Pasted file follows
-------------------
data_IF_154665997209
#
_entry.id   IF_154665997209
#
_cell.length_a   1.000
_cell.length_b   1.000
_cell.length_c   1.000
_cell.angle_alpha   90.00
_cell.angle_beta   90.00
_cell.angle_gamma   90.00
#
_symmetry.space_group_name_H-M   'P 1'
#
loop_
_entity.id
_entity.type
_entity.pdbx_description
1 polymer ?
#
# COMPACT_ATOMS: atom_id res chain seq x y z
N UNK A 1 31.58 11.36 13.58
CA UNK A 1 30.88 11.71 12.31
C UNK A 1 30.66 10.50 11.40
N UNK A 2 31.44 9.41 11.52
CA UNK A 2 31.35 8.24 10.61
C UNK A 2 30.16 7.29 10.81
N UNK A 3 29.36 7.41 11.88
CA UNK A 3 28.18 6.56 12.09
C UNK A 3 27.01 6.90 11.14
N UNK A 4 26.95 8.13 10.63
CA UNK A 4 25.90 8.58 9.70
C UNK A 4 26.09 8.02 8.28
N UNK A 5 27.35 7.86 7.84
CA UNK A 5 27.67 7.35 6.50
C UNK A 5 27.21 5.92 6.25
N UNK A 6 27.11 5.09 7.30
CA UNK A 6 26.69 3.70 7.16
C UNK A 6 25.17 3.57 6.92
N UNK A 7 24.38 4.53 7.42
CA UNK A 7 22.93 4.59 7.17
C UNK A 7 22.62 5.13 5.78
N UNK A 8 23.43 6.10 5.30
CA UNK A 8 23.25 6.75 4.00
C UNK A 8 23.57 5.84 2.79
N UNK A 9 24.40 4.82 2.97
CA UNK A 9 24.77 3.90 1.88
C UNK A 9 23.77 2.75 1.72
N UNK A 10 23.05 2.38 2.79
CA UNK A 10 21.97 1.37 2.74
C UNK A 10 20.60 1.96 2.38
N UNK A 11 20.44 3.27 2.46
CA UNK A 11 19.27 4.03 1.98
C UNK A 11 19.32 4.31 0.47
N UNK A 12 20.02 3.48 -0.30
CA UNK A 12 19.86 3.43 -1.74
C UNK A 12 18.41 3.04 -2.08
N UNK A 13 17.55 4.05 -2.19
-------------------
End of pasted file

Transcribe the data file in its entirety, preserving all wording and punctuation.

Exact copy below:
data_IF_154665997209
#
_entry.id   IF_154665997209
#
_cell.length_a   1.000
_cell.length_b   1.000
_cell.length_c   1.000
_cell.angle_alpha   90.00
_cell.angle_beta   90.00
_cell.angle_gamma   90.00
#
_symmetry.space_group_name_H-M   'P 1'
#
loop_
_entity.id
_entity.type
_entity.pdbx_description
1 polymer ?
#
# COMPACT_ATOMS: atom_id res chain seq x y z
N UNK A 1 31.58 11.36 13.58
CA UNK A 1 30.88 11.71 12.31
C UNK A 1 30.66 10.50 11.40
N UNK A 2 31.44 9.41 11.52
CA UNK A 2 31.35 8.24 10.61
C UNK A 2 30.16 7.29 10.81
N UNK A 3 29.36 7.41 11.88
CA UNK A 3 28.18 6.56 12.09
C UNK A 3 27.01 6.90 11.14
N UNK A 4 26.95 8.13 10.63
CA UNK A 4 25.90 8.58 9.70
C UNK A 4 26.09 8.02 8.28
N UNK A 5 27.35 7.86 7.84
CA UNK A 5 27.67 7.35 6.50
C UNK A 5 27.21 5.92 6.25
N UNK A 6 27.11 5.09 7.30
CA UNK A 6 26.69 3.70 7.16
C UNK A 6 25.17 3.57 6.92
N UNK A 7 24.38 4.53 7.42
CA UNK A 7 22.93 4.59 7.17
C UNK A 7 22.62 5.13 5.78
N UNK A 8 23.43 6.10 5.30
CA UNK A 8 23.25 6.75 4.00
C UNK A 8 23.57 5.84 2.79
N UNK A 9 24.40 4.82 2.97
CA UNK A 9 24.77 3.90 1.88
C UNK A 9 23.77 2.75 1.72
N UNK A 10 23.05 2.38 2.79
CA UNK A 10 21.97 1.37 2.74
C UNK A 10 20.60 1.96 2.38
N UNK A 11 20.44 3.27 2.46
CA UNK A 11 19.27 4.03 1.98
C UNK A 11 19.32 4.31 0.47
N UNK A 12 20.02 3.48 -0.30
CA UNK A 12 19.86 3.43 -1.74
C UNK A 12 18.41 3.04 -2.08
N UNK A 13 17.55 4.05 -2.19